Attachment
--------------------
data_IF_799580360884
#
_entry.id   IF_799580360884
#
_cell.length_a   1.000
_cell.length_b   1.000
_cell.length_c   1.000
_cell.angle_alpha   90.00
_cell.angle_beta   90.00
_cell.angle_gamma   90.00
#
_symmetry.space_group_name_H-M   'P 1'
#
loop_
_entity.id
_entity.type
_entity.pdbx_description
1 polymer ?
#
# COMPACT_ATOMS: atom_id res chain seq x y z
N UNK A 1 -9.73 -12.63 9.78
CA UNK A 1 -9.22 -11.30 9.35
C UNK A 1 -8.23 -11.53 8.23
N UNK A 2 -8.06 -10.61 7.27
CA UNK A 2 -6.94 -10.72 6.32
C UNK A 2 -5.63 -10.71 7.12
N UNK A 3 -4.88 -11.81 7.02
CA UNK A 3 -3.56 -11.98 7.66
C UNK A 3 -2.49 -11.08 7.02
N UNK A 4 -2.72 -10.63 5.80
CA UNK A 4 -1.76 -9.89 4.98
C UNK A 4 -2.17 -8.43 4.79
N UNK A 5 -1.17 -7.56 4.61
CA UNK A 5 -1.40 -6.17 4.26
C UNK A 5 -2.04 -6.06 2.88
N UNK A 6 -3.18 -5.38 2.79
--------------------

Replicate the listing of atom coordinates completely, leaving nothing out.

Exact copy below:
data_IF_799580360884
#
_entry.id   IF_799580360884
#
_cell.length_a   1.000
_cell.length_b   1.000
_cell.length_c   1.000
_cell.angle_alpha   90.00
_cell.angle_beta   90.00
_cell.angle_gamma   90.00
#
_symmetry.space_group_name_H-M   'P 1'
#
loop_
_entity.id
_entity.type
_entity.pdbx_description
1 polymer ?
#
# COMPACT_ATOMS: atom_id res chain seq x y z
N UNK A 1 -9.73 -12.63 9.78
CA UNK A 1 -9.22 -11.30 9.35
C UNK A 1 -8.23 -11.53 8.23
N UNK A 2 -8.06 -10.61 7.27
CA UNK A 2 -6.94 -10.72 6.32
C UNK A 2 -5.63 -10.71 7.12
N UNK A 3 -4.88 -11.81 7.02
CA UNK A 3 -3.56 -11.98 7.66
C UNK A 3 -2.49 -11.08 7.02
N UNK A 4 -2.72 -10.63 5.80
CA UNK A 4 -1.76 -9.89 4.98
C UNK A 4 -2.17 -8.43 4.79
N UNK A 5 -1.17 -7.56 4.61
CA UNK A 5 -1.40 -6.17 4.26
C UNK A 5 -2.04 -6.06 2.88
N UNK A 6 -3.18 -5.38 2.79